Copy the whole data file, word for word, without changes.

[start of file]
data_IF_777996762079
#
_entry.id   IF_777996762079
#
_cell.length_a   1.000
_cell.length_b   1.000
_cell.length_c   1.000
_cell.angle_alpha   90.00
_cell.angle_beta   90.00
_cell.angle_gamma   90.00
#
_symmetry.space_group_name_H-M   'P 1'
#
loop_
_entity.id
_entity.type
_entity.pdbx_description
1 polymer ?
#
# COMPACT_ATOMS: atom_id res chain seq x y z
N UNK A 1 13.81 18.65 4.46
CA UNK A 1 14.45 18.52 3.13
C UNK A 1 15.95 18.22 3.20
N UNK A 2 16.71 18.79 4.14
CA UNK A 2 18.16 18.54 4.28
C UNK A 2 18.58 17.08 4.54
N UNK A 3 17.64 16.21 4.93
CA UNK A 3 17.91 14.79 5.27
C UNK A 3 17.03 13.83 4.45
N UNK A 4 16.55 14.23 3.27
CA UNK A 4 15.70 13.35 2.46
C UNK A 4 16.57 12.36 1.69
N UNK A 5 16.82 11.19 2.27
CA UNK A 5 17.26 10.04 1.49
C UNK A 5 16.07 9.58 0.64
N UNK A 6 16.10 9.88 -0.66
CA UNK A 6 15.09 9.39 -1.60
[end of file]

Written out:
data_IF_777996762079
#
_entry.id   IF_777996762079
#
_cell.length_a   1.000
_cell.length_b   1.000
_cell.length_c   1.000
_cell.angle_alpha   90.00
_cell.angle_beta   90.00
_cell.angle_gamma   90.00
#
_symmetry.space_group_name_H-M   'P 1'
#
loop_
_entity.id
_entity.type
_entity.pdbx_description
1 polymer ?
#
# COMPACT_ATOMS: atom_id res chain seq x y z
N UNK A 1 13.81 18.65 4.46
CA UNK A 1 14.45 18.52 3.13
C UNK A 1 15.95 18.22 3.20
N UNK A 2 16.71 18.79 4.14
CA UNK A 2 18.16 18.54 4.28
C UNK A 2 18.58 17.08 4.54
N UNK A 3 17.64 16.21 4.93
CA UNK A 3 17.91 14.79 5.27
C UNK A 3 17.03 13.83 4.45
N UNK A 4 16.55 14.23 3.27
CA UNK A 4 15.70 13.35 2.46
C UNK A 4 16.57 12.36 1.69
N UNK A 5 16.82 11.19 2.27
CA UNK A 5 17.26 10.04 1.49
C UNK A 5 16.07 9.58 0.64
N UNK A 6 16.10 9.88 -0.66
CA UNK A 6 15.09 9.39 -1.60